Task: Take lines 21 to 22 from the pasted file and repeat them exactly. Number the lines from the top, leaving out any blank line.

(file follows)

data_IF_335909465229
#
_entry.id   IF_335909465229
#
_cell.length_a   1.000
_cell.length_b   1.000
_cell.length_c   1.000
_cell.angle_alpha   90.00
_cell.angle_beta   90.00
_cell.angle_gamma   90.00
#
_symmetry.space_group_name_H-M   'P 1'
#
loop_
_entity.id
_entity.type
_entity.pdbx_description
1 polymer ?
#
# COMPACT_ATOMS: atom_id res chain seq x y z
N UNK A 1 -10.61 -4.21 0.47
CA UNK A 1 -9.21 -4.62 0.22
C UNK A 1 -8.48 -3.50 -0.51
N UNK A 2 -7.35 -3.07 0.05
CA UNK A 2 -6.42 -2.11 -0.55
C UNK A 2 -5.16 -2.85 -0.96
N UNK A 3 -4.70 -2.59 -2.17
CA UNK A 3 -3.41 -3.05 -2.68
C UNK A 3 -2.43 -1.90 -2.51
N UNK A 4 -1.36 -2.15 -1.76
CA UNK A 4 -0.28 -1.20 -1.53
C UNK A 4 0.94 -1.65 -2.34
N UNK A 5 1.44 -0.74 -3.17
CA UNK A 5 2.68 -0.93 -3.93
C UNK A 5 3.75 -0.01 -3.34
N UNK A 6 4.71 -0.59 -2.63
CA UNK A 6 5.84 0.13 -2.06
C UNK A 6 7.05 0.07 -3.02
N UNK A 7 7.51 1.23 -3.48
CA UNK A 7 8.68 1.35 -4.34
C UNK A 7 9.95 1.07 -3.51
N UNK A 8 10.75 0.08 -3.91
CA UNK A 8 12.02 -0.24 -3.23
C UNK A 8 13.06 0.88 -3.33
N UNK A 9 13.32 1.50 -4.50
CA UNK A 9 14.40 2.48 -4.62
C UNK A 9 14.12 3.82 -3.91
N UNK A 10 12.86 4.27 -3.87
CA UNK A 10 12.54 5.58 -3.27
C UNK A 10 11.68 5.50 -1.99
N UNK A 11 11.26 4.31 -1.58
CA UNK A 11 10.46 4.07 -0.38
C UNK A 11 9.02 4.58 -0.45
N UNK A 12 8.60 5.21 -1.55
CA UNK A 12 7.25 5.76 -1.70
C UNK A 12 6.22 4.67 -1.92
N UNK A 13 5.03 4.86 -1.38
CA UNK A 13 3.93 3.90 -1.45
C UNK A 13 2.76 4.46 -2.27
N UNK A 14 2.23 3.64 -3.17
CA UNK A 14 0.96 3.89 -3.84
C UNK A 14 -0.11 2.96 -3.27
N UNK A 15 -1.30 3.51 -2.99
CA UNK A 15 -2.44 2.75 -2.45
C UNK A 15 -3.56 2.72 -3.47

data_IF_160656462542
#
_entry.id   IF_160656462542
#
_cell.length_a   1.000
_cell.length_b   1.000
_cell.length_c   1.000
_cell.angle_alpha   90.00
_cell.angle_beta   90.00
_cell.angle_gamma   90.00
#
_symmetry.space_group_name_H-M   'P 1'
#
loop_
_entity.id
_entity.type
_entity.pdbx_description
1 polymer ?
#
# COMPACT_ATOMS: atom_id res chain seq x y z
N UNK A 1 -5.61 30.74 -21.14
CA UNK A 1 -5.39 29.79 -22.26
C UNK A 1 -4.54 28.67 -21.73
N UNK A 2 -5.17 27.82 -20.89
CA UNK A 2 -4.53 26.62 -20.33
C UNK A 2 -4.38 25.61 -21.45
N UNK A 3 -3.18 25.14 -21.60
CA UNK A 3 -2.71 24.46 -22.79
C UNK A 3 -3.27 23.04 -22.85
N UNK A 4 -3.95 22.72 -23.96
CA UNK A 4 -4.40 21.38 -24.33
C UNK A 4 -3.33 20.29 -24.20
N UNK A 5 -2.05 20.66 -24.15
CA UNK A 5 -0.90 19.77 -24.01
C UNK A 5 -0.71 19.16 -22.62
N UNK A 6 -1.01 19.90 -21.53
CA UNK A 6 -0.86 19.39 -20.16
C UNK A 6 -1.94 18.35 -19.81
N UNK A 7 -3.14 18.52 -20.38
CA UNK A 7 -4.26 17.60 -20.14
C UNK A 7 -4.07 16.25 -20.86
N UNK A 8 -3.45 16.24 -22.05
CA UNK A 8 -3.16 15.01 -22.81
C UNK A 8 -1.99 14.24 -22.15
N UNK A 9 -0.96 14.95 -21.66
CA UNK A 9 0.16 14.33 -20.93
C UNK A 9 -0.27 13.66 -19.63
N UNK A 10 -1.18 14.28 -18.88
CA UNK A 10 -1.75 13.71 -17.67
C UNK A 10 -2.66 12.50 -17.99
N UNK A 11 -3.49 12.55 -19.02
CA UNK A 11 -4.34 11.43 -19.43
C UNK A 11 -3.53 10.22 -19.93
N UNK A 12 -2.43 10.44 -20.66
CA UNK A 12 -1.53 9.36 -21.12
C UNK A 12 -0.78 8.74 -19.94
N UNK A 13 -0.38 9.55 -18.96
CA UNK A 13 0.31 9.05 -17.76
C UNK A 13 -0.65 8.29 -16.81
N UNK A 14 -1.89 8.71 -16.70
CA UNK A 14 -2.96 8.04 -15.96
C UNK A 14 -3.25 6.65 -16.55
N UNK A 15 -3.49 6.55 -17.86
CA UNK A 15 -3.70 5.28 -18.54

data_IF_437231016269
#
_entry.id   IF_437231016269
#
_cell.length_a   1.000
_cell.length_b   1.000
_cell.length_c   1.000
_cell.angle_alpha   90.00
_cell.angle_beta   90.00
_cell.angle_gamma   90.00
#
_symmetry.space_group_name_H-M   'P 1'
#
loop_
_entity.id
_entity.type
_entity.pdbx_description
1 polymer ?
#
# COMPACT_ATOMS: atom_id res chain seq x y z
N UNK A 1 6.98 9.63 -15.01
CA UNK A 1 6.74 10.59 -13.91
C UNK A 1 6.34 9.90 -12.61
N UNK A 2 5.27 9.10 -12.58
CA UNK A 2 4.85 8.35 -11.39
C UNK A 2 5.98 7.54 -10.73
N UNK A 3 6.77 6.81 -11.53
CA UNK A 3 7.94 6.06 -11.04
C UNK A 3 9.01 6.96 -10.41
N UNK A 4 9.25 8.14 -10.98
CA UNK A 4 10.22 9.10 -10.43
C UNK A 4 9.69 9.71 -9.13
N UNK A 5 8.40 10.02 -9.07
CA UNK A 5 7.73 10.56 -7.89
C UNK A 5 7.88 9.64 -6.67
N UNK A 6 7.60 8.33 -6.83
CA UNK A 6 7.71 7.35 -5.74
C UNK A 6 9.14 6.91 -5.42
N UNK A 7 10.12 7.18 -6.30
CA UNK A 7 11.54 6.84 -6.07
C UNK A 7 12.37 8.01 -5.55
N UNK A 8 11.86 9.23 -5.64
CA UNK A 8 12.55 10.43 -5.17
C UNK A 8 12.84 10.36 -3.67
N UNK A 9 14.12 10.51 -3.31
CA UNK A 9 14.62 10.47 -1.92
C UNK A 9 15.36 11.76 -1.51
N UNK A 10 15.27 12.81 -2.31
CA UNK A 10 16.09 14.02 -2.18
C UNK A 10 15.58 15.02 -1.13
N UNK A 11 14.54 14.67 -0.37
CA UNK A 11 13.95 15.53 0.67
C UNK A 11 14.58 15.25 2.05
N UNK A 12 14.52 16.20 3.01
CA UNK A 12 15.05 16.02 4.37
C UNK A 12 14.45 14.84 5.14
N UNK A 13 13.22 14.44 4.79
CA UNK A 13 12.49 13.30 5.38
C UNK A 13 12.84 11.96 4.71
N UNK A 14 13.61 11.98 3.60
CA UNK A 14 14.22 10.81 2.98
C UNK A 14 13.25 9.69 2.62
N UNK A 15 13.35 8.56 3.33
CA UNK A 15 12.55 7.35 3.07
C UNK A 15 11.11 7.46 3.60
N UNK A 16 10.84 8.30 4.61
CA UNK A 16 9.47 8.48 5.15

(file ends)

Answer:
N UNK A 1 -10.61 -4.21 0.47
CA UNK A 1 -9.21 -4.62 0.22